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The Survival Economy

Updated: Aug 2, 2018

Investing in companies that will rise after the collapse of the US economy.


The experiment that is the United States is coming to an end. And I believe it will result in catastrophic failure for a significant share of it's citizens. There is no one culprit, there isn't a partisan group that isn't as much responsible for it's failure. The fault lines are structural.


Unfunded Pension Fund Liabilities: There are more than a trillion dollars of unfunded pension fund liabilities across city and state pensions. Most pension funds have less than 50% of near-term liabilities covered.


Federal Entitlement Programs nearing insolvency: Most economists had modeled key entitlement programs insolvent by 2023 but this is currently accelerating.


The Human Capital Revolution: We are nearing the cresting point of the Technological Revolution. While this sounds absurd to those deeply entrenched in technology, the seismic shifts are now just starting to make shockwaves through the World. Those of us that were around in the era of the "Unfulfilled Promise" (roughly 1997-2005) saw what happened when even a relatively small percentage of capital got re-allocated from industrial assets to human-capital driven assets. That capital quickly retrenched back to industrial assets but has steadily re-allocated again especially after the 2008 meltdown and is now here to stay. We have reached the moment of historical separation from the industrial revolution to the human capital revolution. There is no going back. I will expand on this over time. The short summary is that many people and many local economies will be completely incapable of surviving the transition.


Consolidation of economic superclusters: There is going to be increased migration to a relatively small number of economic superclusters (urban density and sub-urban feeder cities) and with it, a disproportionately high concentration of national consumption activity. This means a significant decrease of tax revenues for many cities and states, which when combined with the aforementioned pension fund liabilities, will cause a number of insolvencies.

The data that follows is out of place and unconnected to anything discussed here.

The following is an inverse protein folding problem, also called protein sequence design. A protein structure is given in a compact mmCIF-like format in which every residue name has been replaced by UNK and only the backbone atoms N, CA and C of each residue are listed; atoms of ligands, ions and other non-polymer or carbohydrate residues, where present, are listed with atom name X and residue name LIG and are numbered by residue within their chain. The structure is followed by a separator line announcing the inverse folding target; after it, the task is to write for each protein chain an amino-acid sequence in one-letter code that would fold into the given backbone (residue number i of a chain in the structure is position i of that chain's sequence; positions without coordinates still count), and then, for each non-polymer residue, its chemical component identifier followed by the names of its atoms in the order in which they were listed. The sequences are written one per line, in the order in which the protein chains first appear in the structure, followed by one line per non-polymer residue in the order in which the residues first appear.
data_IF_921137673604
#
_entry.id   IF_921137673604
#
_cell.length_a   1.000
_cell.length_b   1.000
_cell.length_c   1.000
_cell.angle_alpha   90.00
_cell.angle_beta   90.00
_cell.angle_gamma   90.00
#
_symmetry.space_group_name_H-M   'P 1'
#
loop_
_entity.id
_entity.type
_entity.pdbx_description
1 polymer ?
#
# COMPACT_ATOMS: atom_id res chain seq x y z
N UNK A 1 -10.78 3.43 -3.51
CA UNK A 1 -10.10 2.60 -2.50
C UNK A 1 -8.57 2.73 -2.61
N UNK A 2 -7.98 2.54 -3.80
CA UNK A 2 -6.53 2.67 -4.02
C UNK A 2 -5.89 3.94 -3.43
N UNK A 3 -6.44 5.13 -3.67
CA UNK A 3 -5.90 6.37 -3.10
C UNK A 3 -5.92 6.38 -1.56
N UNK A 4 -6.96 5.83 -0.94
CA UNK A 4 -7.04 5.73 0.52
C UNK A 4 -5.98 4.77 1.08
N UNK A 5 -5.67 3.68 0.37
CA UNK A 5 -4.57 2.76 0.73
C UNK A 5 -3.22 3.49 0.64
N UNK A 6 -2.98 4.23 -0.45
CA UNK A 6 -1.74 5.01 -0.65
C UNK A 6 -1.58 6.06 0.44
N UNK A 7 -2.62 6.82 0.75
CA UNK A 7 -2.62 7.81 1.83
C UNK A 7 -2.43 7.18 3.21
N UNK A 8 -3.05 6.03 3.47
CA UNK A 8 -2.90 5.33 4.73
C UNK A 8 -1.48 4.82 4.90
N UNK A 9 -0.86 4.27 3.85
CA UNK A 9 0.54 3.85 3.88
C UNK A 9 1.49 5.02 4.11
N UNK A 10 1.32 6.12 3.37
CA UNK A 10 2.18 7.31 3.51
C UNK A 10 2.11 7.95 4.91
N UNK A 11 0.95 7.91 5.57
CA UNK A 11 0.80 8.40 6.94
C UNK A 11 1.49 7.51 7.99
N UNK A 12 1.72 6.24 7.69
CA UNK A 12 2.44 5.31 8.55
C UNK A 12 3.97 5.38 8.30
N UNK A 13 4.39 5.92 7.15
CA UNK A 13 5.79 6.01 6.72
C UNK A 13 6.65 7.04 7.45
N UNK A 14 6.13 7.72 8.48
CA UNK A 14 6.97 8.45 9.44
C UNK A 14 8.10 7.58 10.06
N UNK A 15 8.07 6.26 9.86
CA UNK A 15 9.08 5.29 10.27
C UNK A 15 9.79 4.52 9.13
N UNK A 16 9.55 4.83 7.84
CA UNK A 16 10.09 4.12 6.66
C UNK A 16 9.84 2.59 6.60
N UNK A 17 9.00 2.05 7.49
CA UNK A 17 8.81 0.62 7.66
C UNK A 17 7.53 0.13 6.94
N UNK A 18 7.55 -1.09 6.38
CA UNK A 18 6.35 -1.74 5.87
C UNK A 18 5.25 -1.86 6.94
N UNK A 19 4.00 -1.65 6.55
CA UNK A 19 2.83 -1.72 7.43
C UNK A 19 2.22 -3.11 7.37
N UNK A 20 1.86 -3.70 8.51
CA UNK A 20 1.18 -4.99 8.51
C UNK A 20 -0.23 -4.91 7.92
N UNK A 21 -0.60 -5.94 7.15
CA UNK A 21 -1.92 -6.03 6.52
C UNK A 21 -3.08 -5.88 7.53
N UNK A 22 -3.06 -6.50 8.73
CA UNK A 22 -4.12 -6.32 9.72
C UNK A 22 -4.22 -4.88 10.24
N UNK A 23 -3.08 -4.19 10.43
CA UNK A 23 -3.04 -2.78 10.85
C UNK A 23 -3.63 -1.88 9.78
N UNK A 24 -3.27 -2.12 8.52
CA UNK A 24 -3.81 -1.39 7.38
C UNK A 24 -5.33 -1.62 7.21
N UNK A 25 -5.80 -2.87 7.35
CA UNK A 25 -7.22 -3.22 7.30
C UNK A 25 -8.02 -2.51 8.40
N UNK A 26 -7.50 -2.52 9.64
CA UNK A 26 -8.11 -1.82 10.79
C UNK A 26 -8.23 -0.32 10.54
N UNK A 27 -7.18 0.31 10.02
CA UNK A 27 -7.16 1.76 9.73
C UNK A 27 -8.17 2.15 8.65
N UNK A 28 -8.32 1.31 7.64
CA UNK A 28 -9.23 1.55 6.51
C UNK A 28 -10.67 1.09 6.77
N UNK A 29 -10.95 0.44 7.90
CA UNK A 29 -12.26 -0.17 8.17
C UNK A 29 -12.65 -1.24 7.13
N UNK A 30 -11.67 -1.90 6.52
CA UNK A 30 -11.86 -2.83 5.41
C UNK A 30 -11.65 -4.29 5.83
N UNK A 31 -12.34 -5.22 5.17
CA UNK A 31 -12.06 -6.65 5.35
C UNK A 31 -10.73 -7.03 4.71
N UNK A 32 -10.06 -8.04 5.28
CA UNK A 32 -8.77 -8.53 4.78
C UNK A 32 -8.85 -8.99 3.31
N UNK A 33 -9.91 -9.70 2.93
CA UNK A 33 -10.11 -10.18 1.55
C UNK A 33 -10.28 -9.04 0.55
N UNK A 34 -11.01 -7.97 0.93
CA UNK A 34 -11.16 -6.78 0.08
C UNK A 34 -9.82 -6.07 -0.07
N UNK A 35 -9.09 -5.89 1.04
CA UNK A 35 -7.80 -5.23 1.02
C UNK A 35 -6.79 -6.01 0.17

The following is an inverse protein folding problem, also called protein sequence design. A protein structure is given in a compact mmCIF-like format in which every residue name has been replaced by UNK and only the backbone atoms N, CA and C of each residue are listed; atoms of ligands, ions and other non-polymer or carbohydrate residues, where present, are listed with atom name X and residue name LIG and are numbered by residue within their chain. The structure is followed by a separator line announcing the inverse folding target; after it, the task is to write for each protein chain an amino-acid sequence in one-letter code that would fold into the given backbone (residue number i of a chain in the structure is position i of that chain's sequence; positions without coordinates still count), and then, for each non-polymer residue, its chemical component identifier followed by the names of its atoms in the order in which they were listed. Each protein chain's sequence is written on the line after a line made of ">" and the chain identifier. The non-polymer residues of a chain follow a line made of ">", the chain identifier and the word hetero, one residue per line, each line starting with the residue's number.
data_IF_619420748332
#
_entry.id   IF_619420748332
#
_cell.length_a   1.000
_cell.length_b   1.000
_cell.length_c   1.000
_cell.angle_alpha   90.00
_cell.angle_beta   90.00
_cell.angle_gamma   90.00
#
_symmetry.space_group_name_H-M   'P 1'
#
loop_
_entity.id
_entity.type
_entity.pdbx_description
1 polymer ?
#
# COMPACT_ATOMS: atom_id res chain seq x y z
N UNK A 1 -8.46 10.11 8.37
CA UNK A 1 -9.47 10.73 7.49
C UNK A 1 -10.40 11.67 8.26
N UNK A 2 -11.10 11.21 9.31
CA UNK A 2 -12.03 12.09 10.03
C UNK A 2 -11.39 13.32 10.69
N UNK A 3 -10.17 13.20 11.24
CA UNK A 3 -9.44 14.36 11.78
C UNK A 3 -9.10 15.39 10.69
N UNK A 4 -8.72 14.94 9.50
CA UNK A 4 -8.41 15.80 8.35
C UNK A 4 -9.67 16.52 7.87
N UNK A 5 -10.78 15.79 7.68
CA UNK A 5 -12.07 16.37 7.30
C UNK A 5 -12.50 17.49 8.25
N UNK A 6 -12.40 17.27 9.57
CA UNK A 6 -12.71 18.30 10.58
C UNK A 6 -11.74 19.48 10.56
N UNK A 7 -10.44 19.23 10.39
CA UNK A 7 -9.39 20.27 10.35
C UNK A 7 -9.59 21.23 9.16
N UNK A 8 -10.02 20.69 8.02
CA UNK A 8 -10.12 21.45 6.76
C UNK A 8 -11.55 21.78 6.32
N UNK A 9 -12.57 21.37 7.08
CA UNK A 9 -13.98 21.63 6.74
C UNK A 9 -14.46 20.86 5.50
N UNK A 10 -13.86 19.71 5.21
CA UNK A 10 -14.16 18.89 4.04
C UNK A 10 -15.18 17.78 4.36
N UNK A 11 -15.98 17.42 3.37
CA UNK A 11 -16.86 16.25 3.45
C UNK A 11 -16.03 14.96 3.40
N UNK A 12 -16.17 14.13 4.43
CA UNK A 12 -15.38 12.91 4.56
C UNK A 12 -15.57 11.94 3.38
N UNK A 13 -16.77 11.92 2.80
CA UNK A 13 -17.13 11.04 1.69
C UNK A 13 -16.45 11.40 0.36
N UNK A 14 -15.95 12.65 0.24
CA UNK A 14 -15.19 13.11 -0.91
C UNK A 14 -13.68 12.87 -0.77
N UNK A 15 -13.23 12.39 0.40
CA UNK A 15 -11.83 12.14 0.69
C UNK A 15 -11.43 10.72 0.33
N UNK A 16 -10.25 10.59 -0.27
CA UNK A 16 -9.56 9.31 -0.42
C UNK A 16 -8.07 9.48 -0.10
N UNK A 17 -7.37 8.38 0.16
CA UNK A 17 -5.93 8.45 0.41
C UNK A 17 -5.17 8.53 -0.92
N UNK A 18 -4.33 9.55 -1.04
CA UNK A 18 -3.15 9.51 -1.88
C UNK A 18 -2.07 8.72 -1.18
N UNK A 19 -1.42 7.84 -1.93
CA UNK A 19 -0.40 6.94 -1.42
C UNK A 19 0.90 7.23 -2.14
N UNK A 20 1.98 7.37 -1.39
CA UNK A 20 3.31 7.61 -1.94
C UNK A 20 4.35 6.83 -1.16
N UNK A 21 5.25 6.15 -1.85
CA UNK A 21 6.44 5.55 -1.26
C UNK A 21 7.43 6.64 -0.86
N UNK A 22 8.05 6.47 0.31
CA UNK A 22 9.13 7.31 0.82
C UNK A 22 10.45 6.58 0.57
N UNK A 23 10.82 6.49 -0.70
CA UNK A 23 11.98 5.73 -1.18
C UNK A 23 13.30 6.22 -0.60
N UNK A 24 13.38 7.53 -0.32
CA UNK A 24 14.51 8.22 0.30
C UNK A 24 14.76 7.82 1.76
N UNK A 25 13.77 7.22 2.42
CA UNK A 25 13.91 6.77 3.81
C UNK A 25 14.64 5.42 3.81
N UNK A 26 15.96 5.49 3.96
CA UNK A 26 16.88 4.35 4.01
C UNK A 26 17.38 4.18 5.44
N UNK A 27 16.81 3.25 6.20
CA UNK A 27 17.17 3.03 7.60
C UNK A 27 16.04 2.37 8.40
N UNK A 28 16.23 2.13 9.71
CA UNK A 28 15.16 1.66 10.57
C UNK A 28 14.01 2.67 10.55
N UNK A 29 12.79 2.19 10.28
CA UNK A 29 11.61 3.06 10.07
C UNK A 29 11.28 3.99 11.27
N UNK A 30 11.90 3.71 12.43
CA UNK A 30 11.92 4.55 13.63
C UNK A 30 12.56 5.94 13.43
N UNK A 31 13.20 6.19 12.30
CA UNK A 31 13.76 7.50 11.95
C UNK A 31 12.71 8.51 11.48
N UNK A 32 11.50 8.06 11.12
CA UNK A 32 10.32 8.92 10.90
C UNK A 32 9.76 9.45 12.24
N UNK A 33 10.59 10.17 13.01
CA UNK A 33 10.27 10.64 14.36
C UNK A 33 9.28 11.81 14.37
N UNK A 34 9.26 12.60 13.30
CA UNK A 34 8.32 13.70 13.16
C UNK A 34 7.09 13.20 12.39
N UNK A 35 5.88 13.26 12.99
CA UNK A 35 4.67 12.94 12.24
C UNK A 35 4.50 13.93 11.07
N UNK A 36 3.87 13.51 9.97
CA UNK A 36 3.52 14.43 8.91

The death of "Main St, USA": We see a fundamental reshaping of physical space in communities that is changing not just malls but the "Main St" of every city in America. We see a significant capital depreciation in hard assets that are reliant on traditional lease models. We fundamentally believe that most cities are already over-built.


A widening labor market gap: We see the current trend line in the United States being that employers will increasingly take on the burden of providing essential services to their employees. To the extent that this becomes normative, the already visible gap in "on-demand" work and contracted employment will only increase, leaving on-demand workers more vulnerable to constantly shifting market forces.


Retrenching of global trade: Our current view is that most countries will continue the emerging trend of nationalist and protectionist trade policies. We believe a sad irony is playing out where the World is increasingly connected and yet citizens are becoming more isolated and becoming less aware and thus less concerned about the needs of others. This trend is certainly already evident in the United States and we believe will only be exacerbated by continued economic stresses.


Continued and increasing weather shocks: We expect to see an increase in weather shocks that bring significant economic disruption and could also play a significant role in reshaping local economies.


Continued capital outflows to decentralized currencies: We believe there will be a continued outflow of capital to decentralized currencies and that there will be a widening gap between those who can earn and spend with digital currencies and those who are reliant on increasingly unstable national currencies.


From an investment thesis perspective, we are looking to invest in companies that we think could significantly alleviate the pressure of these particular market forces and also to invest in companies that can help Americans thrive in a post-collapse scenario. We coined the term "Survival Economy" because we believe that to survive, it's not about guns, bunkers and gold, but rather what are the community models and the tools and services that help people continue to thrive.



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